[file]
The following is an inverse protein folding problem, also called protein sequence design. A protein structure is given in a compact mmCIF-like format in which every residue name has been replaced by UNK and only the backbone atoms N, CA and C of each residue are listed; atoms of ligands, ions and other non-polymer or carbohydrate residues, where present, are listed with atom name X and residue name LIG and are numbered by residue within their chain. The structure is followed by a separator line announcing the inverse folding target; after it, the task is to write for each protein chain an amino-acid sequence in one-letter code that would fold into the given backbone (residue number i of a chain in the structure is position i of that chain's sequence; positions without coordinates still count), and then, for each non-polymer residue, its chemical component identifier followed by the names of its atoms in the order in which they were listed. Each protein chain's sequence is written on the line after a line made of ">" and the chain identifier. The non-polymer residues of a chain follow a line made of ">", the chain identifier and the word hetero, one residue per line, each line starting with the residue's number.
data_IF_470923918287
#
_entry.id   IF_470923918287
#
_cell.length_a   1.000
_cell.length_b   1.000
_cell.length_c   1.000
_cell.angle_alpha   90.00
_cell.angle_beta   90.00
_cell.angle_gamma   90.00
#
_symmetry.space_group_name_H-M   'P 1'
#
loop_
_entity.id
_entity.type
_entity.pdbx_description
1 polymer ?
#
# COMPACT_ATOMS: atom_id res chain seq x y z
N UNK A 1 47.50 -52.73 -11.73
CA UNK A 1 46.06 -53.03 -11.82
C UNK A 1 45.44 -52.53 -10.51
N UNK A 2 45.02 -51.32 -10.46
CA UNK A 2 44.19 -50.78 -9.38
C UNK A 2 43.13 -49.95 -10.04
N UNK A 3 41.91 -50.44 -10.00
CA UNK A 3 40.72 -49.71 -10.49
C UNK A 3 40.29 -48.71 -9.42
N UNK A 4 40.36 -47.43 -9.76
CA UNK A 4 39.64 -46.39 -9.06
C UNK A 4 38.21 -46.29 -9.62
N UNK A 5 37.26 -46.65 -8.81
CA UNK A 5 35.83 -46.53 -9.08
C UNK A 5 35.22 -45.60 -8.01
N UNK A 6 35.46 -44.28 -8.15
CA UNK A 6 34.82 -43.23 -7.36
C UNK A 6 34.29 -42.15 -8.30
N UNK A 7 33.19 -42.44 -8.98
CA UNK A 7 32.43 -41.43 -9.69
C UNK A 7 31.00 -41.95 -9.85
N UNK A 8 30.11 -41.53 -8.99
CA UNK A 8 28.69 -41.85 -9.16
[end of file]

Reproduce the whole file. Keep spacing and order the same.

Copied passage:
The following is an inverse protein folding problem, also called protein sequence design. A protein structure is given in a compact mmCIF-like format in which every residue name has been replaced by UNK and only the backbone atoms N, CA and C of each residue are listed; atoms of ligands, ions and other non-polymer or carbohydrate residues, where present, are listed with atom name X and residue name LIG and are numbered by residue within their chain. The structure is followed by a separator line announcing the inverse folding target; after it, the task is to write for each protein chain an amino-acid sequence in one-letter code that would fold into the given backbone (residue number i of a chain in the structure is position i of that chain's sequence; positions without coordinates still count), and then, for each non-polymer residue, its chemical component identifier followed by the names of its atoms in the order in which they were listed. Each protein chain's sequence is written on the line after a line made of ">" and the chain identifier. The non-polymer residues of a chain follow a line made of ">", the chain identifier and the word hetero, one residue per line, each line starting with the residue's number.
data_IF_470923918287
#
_entry.id   IF_470923918287
#
_cell.length_a   1.000
_cell.length_b   1.000
_cell.length_c   1.000
_cell.angle_alpha   90.00
_cell.angle_beta   90.00
_cell.angle_gamma   90.00
#
_symmetry.space_group_name_H-M   'P 1'
#
loop_
_entity.id
_entity.type
_entity.pdbx_description
1 polymer ?
#
# COMPACT_ATOMS: atom_id res chain seq x y z
N UNK A 1 47.50 -52.73 -11.73
CA UNK A 1 46.06 -53.03 -11.82
C UNK A 1 45.44 -52.53 -10.51
N UNK A 2 45.02 -51.32 -10.46
CA UNK A 2 44.19 -50.78 -9.38
C UNK A 2 43.13 -49.95 -10.04
N UNK A 3 41.91 -50.44 -10.00
CA UNK A 3 40.72 -49.71 -10.49
C UNK A 3 40.29 -48.71 -9.42
N UNK A 4 40.36 -47.43 -9.76
CA UNK A 4 39.64 -46.39 -9.06
C UNK A 4 38.21 -46.29 -9.62
N UNK A 5 37.26 -46.65 -8.81
CA UNK A 5 35.83 -46.53 -9.08
C UNK A 5 35.22 -45.60 -8.01
N UNK A 6 35.46 -44.28 -8.15
CA UNK A 6 34.82 -43.23 -7.36
C UNK A 6 34.29 -42.15 -8.30
N UNK A 7 33.19 -42.44 -8.98
CA UNK A 7 32.43 -41.43 -9.69
C UNK A 7 31.00 -41.95 -9.85
N UNK A 8 30.11 -41.53 -8.99
CA UNK A 8 28.69 -41.85 -9.16